House Acts To Restore Per Se Rule Against Resale Price Maintenance Overruling Recent Supreme Court Decision
In Leegin, the Supreme Court held that manufacturers may have very good, pro-competitive reasons for establishing minimum resale prices for their goods. For example, minimum resale prices encourage retailers to invest in advertising and promotion, prevent “free-riding” retailers from undermining the marketing efforts of others, and promote interbrand competition, which, the Supreme Court pointed out, is the purpose of the antitrust laws. Given the benefits of resale price maintenance, the Supreme Court held that such agreements are not per se illegal. Rather, such agreements are unlawful only if they constitute unreasonable restraints of trade under the Rule of Reason (a familiar test in antitrust law).
As a result of the Leegin decision, many manufacturers have changed their distribution policies, and some have adopted resale price maintenance agreements which allow them to more effectively market their products and compete against other brands.
The Discount Pricing Consumer Protection Act, however, would return antitrust law to the days when all such agreements were per se illegal, regardless of their procompetitive benefits. The bill provides: “Any agreement setting a price below which a product or service cannot be sold by a retailer, wholesaler, or distributor shall violate section 1 of the Sherman Act (15 U.S.C. 1).” Those twenty-eight words, if enacted into law, would overrule the Supreme Court’s decision in Leegin and the economic literature upon which the Leegin Court relied. Next the bill will be considered by the full Judiciary Committee, which is headed by Rep. John Conyers (D-MI). Although many bills die in committee, this bill is more likely to be considered because Rep. Conyers is a co-sponsor of the bill.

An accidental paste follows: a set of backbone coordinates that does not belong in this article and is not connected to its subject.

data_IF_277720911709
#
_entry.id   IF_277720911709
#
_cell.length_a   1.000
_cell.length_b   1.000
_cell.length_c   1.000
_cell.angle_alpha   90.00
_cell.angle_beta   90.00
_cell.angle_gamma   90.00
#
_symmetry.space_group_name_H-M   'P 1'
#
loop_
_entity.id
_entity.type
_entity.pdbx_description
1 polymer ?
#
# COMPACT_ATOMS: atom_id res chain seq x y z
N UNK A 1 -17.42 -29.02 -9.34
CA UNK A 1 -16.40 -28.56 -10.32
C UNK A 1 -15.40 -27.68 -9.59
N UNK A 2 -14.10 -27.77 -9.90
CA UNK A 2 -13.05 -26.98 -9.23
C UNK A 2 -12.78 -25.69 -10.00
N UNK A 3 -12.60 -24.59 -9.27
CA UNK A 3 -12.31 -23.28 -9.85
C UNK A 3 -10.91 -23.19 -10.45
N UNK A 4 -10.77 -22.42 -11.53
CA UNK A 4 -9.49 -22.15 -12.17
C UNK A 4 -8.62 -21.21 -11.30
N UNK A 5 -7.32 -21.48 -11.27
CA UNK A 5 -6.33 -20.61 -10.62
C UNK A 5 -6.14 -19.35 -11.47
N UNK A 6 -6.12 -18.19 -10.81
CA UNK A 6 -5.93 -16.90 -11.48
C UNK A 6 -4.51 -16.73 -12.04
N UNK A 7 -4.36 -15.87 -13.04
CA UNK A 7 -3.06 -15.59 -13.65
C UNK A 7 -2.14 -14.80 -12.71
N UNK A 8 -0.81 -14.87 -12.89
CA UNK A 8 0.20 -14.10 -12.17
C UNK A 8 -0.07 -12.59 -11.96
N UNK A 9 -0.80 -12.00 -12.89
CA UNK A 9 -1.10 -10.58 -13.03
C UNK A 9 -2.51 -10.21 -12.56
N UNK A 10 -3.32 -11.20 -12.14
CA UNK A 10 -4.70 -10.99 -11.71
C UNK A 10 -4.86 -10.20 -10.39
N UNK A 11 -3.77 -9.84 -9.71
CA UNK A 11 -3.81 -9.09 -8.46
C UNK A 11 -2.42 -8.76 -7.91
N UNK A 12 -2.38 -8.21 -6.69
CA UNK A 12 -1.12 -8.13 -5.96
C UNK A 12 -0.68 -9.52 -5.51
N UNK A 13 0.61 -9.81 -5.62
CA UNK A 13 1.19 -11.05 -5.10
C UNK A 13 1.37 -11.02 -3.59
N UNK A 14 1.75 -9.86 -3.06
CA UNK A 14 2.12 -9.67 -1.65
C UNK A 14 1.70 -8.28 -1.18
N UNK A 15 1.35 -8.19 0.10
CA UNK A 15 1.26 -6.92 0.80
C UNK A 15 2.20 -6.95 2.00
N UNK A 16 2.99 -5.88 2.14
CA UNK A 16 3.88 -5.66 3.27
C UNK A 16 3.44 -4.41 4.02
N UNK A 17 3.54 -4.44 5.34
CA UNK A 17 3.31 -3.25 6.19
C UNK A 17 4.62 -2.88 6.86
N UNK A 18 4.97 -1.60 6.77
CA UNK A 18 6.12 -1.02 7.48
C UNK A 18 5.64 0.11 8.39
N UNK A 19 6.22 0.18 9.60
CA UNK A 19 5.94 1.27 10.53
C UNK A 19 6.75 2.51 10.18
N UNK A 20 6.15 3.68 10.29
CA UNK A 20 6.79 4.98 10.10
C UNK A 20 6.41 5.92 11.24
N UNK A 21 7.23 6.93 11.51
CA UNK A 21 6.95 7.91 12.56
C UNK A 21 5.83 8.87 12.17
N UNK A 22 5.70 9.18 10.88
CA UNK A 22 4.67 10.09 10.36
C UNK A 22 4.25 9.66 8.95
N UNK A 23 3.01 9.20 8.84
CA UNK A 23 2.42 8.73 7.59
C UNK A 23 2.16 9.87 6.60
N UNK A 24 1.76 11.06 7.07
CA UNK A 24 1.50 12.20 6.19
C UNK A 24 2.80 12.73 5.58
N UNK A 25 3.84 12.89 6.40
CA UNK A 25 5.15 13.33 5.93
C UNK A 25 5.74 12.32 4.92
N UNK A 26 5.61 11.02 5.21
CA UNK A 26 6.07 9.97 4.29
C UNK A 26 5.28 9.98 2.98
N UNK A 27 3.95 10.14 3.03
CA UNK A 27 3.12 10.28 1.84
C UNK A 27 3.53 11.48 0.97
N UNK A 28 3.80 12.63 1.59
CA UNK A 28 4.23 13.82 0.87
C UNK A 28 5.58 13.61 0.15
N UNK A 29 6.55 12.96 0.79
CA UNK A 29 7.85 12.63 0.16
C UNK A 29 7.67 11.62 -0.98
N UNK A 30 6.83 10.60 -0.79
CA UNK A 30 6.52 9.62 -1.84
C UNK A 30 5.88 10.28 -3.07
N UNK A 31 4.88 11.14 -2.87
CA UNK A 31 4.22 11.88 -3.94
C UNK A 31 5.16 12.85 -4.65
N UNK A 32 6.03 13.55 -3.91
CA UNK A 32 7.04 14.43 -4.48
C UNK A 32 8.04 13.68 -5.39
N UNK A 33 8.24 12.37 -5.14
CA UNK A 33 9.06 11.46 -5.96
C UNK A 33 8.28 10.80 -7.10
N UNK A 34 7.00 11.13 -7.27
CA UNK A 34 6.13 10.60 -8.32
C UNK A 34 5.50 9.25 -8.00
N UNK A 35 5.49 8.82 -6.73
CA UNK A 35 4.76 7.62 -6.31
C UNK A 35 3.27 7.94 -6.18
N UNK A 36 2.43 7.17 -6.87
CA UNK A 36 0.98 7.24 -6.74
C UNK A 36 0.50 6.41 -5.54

The Senate is considering its own version of the Discount Pricing Consumer Protection Act. S.B. 148. The Senate bill is sponsored by Senator Herb Kohl (D-WI) whose family founded the eponymous retail department store chain. The Senate bill is also likely to receive committee attention because Senator Kohl is the Chairman of the Antitrust, Competition Policy and Consumer Rights Subcommittee.